1st Battalion, Parachute Regiment
|1st Battalion, Parachute Regiment|
Cap badge of the Parachute Regiment
|Role||Special operations light infantry|
|Part of||UK Special Forces|
Utrinque Paratus |
(Latin for "ready for anything"
An airborne light infantry unit, the battalion has since 2006 been the main contributor of manpower to the Special Forces Support Group (SFSG) and is capable of a wide range of operations. Personnel regularly deploy outside the United Kingdom on operations and training.
1 PARA is permanently attached to the SFSG. Once selected, they receive further training on additional weapons, communications equipment and specialist assault skills.
The 1st Battalion can trace its origins to 1940, when No. 2 Commando trained as parachutists. In 1941, the battalion was assigned to the 1st Parachute Brigade which also included the 2nd and 3rd battalions. The 1st Parachute Brigade was part of the 1st Airborne Division and remained with it throughout the war.
The battalion took part in operations in Tunisia in late 1942 to May 1943, suffering heavy casualties. The battalion and the brigade took part in Operation Fustian, when the Allies invaded Sicily and, again, suffered heavy casualties and was withdrawn to England in late 1943 to train and prepare for the Allied invasion of France. The battalion wasn't used in the initial invasion on 6 June 1944, D-Day, but was held back in the UK in reserve in case any of the five invasion beaches encountered serious difficulties and needed support. The plan turned out not to be required. During the fighting in Normandy numerous plans to drop the 1st Airborne were formed, none of which came to fruition. Finally, in September 1944, the battalion dropped into Arnhem the Netherlands with the rest of the 1st Airborne Division, as part of Operation Market Garden, where they suffered extremely heavy casualties and never saw combat again for the rest of the war.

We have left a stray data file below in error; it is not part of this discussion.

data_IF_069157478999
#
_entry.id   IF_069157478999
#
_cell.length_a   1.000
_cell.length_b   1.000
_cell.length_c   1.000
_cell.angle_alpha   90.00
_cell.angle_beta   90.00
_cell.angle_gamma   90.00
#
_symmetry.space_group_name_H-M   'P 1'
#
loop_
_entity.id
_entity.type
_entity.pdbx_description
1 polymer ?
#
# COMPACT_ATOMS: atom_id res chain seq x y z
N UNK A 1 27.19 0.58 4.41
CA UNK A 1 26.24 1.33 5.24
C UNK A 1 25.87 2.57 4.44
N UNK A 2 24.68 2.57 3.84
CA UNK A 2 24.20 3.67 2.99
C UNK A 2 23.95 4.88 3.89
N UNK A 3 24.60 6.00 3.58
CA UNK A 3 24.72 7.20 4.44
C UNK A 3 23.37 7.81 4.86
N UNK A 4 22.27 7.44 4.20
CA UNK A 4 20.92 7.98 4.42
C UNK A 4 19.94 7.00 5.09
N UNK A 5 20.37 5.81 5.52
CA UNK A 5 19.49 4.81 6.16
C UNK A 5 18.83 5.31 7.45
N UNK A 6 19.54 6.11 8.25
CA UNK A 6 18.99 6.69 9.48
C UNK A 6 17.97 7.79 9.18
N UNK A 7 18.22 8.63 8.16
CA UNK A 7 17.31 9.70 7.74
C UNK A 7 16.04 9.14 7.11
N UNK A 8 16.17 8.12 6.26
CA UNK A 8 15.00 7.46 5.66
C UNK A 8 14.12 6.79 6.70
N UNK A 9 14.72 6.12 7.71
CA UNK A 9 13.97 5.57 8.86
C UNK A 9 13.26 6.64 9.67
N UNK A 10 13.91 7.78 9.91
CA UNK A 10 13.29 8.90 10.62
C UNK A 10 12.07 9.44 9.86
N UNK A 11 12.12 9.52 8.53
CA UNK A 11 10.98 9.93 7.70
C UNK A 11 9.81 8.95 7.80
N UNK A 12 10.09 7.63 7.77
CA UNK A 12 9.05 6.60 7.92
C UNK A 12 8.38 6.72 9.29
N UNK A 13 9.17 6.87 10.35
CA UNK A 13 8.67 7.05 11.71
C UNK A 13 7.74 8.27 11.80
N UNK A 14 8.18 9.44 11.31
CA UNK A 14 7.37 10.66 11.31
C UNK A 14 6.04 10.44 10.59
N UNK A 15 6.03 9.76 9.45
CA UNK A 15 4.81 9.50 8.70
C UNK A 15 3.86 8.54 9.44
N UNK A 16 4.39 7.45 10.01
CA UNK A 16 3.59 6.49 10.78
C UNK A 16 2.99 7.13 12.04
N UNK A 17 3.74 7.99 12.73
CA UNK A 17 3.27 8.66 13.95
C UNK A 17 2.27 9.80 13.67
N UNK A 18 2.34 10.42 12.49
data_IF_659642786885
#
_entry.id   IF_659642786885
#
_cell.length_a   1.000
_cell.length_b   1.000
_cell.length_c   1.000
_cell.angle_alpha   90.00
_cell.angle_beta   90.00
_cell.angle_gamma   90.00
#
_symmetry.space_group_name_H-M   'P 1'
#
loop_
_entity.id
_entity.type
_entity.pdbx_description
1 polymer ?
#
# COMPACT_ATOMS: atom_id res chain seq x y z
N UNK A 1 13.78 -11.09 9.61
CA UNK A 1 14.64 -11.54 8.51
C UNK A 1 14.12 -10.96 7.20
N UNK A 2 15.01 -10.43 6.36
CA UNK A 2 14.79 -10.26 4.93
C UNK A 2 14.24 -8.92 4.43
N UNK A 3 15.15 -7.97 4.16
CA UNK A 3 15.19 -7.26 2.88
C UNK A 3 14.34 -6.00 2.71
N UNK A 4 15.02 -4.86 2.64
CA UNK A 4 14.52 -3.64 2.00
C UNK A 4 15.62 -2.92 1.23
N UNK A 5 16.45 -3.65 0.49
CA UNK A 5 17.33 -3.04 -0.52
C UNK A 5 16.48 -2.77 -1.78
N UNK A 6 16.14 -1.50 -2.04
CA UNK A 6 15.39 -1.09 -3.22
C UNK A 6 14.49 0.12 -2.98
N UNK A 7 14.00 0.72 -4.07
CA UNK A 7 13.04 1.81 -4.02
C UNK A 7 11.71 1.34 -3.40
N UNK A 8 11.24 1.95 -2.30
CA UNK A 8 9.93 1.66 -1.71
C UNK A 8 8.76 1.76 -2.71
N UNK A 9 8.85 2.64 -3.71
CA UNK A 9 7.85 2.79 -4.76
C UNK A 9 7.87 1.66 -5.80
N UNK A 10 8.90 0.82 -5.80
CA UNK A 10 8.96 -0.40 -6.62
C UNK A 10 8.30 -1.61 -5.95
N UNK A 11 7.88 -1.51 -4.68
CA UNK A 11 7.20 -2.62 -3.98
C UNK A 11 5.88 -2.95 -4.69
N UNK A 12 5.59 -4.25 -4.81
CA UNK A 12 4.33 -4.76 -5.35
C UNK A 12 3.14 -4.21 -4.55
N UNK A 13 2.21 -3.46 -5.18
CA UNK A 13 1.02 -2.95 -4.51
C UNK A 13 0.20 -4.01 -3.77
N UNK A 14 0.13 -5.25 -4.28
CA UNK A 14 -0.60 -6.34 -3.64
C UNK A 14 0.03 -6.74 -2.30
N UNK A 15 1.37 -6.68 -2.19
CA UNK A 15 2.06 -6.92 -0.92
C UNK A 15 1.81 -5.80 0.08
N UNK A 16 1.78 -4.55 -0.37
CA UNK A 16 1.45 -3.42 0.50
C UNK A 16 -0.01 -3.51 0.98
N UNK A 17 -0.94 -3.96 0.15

After the war the battalion was reconstituted in 1946, and affiliated to the Brigade of Guards and served with the 6th Airborne Division in Palestine. It was disbanded in 1948, only to be reformed by the renumbering of the 4th/6th Battalion. The battalion was part of Operation Musketeer in 1956.
In the 1970s, the battalion first deployed to Northern Ireland in Operation Banner. The battalion was central to the events of both the Ballymurphy Massacre in August 1971 and the more infamous Bloody Sunday, 30 January 1972, when they opened fire on unarmed civil rights demonstrators leaving 14 civilians dead and 13 wounded, the greatest killing of British subjects by government forces in one incident since the Anglo-Irish War. The second official inquiry of the killings found 1st Paras actions "unjustified and unjustifiable". To date, none of the members of 1 Para have been prosecuted.
The battalion was involved in the NATO operation in Kosovo in 1999, Operation Agricola. One Company was also selected to provide support for the Special Air Service in Sierra Leone during Operation Palliser in 2000. In 2003, they were deployed to the Persian Gulf for Operation Telic in Iraq where despite overwhelming odds, two multiples of No. 8 platoon managed to fight their way out of the town of Majar al-Kabir. The battle took place in June 2003, in the post-invasion period of the Iraq War. During the battle, six Royal Military Policeman of 156 Provost Company were killed by an angry mob.
- 2nd Battalion, Parachute Regiment
- 3rd Battalion, Parachute Regiment
- 4th Battalion, Parachute Regiment
- Pathfinder Platoon
- List of Second World War British airborne battalions
- The Troubles
- Parachute Regiment (United Kingdom)
- "The Parachute Regiment". British Army. Retrieved 25 October 2013.
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- McCann, Eamonn (30 January 2014). "Bloody Sunday Revisited". CounterPunch. Retrieved 22 December 2017.
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- "Bloody Sunday Report Released - Bloody Sunday Killings Called 'Unjustified and Unjustifiable'". Gather.com. 15 June 2010. Archived from the original on 29 October 2013. Retrieved 15 July 2010.
- Blair, David (26 June 2003). "Last stand at Majar al-Kabir". The Daily Telegraph. Retrieved 4 August 2017.